Cross-strait relations are worse today than under former president Chen Shui-bian’s (陳水扁) Democratic Progressive Party (DPP) administration, former Mainland Affairs Council chairman Su Chi (蘇起) said on Tuesday.
Su, who also served as National Security Council secretary-general during former president Ma Ying-jeou’s (馬英九) first term and is now chairman of the Taipei Forum think tank, told a forum in Taipei that cross-strait tensions under President Tsai Ing-wen (蔡英文) are more strained than during the Chen years, due to the Chinese Nationalist Party’s (KMT) weakness.
During the Chen administration, the KMT acted as a counterbalance to the independence-leaning DPP, he said.
However, today’s weaker KMT has been unable to serve the same purpose, which could lead to deteriorating cross-strait ties, he said.
Relations between Taiwan and China can be described as the “three noes”: no trust, no communication and no buffer, he said.
While there has been concern over Tsai’s stance on the so-called “1992 consensus,” the term is not “that important,” he said, adding that “mutual trust” was the bigger issue in relations between the two sides.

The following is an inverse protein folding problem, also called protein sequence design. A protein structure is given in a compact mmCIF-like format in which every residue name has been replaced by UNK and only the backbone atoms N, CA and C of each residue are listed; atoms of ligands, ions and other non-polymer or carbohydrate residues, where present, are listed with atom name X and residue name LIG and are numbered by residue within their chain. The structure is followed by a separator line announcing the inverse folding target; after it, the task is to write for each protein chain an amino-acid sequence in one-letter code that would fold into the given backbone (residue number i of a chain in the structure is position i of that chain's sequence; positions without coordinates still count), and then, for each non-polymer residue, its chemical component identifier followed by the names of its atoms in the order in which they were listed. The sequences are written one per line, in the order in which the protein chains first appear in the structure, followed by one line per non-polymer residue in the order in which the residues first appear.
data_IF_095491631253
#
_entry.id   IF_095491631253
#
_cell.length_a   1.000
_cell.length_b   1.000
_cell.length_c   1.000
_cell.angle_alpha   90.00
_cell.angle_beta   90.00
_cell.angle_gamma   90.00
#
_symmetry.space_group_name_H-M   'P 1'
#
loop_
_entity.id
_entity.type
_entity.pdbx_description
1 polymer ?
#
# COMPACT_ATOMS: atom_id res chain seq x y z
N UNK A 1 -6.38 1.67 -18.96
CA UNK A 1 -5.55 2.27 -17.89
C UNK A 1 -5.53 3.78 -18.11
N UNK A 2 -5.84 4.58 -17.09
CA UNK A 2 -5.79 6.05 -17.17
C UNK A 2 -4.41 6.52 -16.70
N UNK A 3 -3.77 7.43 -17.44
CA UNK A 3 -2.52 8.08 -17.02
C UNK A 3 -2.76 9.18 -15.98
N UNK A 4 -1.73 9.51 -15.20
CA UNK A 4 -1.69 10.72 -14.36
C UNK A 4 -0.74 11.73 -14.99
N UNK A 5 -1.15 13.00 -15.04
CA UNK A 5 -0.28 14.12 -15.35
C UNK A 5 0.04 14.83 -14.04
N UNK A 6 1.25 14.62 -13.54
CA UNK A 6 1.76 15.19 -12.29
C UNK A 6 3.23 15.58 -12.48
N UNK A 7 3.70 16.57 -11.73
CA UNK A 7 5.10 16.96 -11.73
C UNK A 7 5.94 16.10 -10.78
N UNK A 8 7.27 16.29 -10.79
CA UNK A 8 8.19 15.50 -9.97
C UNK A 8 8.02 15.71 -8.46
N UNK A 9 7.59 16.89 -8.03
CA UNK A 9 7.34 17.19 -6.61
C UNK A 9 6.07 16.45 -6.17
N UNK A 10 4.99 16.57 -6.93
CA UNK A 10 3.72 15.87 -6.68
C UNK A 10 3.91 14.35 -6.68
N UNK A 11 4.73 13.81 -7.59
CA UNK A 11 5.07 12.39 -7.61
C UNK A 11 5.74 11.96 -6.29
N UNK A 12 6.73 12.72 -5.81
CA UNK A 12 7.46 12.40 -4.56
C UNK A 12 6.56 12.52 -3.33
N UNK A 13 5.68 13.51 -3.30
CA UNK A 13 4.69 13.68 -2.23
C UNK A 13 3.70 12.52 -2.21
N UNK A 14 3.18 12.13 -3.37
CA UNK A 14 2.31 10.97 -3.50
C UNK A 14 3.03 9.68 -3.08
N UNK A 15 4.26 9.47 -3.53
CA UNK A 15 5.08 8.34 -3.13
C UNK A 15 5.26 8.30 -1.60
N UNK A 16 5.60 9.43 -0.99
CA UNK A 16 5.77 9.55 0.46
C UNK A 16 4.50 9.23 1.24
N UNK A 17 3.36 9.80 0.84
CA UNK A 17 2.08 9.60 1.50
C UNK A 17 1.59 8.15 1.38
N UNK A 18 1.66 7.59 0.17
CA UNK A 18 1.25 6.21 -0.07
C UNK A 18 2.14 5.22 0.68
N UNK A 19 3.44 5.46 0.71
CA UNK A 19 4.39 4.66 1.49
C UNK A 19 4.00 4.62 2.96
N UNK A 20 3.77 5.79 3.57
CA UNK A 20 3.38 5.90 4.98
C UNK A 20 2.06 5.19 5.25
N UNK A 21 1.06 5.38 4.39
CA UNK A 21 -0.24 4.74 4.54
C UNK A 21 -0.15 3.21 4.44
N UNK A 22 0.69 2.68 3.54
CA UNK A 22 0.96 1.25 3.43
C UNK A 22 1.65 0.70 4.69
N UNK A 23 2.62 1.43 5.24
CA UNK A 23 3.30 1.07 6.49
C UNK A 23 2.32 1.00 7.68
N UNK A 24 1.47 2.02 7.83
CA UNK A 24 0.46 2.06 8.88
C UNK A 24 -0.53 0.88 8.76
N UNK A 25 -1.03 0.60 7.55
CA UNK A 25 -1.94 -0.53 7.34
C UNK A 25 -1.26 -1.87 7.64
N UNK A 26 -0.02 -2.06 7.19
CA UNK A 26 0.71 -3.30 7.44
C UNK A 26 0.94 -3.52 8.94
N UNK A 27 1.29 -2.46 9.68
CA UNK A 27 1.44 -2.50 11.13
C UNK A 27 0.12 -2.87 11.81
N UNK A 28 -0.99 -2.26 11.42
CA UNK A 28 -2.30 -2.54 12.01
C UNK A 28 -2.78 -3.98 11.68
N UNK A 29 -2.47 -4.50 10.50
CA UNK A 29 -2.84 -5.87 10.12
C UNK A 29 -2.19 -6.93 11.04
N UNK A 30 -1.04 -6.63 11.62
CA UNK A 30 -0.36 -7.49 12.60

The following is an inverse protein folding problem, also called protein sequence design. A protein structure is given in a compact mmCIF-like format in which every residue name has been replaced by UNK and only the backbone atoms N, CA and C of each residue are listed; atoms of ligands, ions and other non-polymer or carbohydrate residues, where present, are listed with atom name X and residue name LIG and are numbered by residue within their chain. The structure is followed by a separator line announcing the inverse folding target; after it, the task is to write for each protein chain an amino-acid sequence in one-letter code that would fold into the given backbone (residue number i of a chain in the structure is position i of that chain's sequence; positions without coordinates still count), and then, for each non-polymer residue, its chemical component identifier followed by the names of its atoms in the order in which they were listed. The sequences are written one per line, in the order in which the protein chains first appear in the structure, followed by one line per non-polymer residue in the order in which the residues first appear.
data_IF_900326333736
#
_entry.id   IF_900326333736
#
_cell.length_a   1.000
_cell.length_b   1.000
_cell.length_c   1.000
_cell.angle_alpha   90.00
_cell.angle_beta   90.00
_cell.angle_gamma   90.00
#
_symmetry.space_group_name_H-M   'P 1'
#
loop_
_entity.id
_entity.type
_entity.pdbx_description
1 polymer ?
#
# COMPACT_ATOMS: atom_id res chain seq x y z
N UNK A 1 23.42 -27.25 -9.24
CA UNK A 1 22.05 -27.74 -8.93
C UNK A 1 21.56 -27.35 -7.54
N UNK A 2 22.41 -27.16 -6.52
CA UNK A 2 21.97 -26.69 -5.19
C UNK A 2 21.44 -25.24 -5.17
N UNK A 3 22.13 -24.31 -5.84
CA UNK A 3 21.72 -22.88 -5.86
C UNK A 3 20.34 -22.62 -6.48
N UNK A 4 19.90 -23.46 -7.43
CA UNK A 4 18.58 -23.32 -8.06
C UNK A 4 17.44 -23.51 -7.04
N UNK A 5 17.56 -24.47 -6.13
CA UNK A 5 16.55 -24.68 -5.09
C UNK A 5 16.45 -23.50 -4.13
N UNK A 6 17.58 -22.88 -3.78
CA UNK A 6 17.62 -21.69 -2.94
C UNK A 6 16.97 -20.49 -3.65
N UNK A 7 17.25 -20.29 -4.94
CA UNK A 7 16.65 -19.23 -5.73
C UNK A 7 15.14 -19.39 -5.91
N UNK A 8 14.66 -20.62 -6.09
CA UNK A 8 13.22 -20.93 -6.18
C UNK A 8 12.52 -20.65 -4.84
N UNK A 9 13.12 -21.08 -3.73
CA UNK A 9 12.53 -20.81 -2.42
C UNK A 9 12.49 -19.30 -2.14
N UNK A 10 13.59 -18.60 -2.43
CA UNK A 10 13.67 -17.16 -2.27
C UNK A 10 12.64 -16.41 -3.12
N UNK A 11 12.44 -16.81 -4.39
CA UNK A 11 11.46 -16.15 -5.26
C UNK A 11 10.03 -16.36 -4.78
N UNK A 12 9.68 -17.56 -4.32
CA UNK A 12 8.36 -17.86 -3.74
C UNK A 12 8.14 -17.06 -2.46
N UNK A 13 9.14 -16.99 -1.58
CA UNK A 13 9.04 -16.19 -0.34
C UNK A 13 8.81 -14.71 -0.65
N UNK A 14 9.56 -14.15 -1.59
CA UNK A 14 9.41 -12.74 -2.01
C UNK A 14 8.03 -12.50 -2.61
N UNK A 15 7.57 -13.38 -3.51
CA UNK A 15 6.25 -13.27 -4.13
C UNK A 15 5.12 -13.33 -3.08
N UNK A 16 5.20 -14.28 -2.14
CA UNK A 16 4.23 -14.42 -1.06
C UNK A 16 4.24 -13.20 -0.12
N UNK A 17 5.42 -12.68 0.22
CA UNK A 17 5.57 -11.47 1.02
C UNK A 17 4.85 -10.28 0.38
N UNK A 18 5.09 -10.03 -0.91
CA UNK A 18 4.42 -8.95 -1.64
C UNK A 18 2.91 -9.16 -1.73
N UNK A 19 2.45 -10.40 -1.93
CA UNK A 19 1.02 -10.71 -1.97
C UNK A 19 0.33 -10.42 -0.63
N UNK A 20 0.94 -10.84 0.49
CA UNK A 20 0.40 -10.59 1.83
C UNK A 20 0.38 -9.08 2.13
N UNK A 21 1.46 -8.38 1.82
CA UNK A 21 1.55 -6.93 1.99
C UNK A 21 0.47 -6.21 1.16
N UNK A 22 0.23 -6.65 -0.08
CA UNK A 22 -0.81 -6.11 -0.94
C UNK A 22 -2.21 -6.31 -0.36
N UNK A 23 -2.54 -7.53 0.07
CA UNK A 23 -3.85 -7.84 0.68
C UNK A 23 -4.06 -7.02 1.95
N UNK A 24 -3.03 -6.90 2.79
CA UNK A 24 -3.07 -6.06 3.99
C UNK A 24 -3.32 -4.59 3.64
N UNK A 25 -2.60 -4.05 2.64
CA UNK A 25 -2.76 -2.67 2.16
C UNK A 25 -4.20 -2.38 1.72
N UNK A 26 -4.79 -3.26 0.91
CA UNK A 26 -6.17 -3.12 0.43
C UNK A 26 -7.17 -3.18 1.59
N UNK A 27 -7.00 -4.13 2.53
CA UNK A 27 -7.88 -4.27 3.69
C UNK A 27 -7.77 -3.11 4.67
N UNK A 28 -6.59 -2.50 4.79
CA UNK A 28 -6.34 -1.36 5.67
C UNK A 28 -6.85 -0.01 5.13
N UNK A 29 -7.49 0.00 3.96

The “1992 consensus” refers to a tacit understanding between the KMT and Beijing that both sides of the Taiwan Strait acknowledge there is “one China,” with each side having its own interpretation of what “China” means.
Su in 2006 said that he had made up the term in 2000 before Chen took office.
Although the KMT and the Chinese Communist Party (CCP) had the “1992 consensus” as a bridge, the key to better ties was the period from 2000 to 2005 that the two parties spent gradually establishing mutual trust, Su said.
The lack of a bridge of communication between the DPP government and the CCP reflects the lack of mutual trust, Su said.
Ties have cooled since Tsai took office on May 20 last year, mainly due to her refusal to heed Beijing’s calls to recognize the “1992 consensus” as the sole political foundation for cross-strait exchanges.
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